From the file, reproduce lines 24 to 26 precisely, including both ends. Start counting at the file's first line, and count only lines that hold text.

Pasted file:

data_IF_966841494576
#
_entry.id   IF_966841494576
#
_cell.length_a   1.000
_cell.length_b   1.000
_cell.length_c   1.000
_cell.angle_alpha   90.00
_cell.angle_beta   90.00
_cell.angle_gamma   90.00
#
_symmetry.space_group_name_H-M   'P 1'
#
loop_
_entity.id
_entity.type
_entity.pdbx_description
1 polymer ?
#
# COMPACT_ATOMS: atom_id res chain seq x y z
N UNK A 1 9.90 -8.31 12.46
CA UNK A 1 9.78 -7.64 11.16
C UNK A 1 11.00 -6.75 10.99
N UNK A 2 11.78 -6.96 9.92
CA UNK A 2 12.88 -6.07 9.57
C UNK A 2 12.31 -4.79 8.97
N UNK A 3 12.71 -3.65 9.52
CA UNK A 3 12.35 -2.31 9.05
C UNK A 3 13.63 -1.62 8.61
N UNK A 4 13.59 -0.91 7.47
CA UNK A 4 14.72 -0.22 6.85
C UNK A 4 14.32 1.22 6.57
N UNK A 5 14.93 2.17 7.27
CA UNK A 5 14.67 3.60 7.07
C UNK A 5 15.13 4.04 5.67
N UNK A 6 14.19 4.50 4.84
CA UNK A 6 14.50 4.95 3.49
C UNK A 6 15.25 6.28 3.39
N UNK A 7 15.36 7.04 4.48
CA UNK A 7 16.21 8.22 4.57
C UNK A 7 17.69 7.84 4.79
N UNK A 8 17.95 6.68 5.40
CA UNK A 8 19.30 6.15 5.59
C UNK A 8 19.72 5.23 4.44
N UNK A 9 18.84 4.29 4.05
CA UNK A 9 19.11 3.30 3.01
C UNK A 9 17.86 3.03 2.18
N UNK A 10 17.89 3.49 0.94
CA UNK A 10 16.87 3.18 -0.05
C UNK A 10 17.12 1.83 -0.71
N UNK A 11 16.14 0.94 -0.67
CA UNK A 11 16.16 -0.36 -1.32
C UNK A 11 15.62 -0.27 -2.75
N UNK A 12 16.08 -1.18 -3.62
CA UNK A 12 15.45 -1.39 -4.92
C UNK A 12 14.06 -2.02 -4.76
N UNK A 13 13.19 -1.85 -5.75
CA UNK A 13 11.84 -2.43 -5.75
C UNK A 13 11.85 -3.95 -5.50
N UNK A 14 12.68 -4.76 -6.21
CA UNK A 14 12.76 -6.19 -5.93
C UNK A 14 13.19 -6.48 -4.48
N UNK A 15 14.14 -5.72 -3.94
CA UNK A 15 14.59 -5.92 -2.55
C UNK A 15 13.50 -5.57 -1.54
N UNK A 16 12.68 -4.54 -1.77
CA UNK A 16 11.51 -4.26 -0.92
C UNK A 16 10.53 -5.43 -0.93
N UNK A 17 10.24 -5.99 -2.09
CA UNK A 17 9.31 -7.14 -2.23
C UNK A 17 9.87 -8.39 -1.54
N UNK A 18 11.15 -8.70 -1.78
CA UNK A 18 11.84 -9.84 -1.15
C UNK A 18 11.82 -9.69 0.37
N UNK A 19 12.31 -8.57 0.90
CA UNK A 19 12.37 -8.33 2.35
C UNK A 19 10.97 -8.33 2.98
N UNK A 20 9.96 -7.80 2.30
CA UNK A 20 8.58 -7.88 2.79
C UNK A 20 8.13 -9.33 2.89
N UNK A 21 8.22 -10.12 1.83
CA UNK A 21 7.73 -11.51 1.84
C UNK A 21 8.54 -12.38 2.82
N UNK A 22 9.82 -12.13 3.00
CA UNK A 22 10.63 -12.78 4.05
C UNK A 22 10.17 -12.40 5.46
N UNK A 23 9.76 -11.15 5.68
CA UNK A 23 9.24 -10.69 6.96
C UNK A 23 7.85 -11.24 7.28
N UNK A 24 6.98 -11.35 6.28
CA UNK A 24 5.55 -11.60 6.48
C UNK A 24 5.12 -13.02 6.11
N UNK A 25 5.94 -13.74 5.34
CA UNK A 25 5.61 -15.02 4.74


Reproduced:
N UNK A 2 11.78 -6.96 9.92
CA UNK A 2 12.88 -6.07 9.57
C UNK A 2 12.31 -4.79 8.97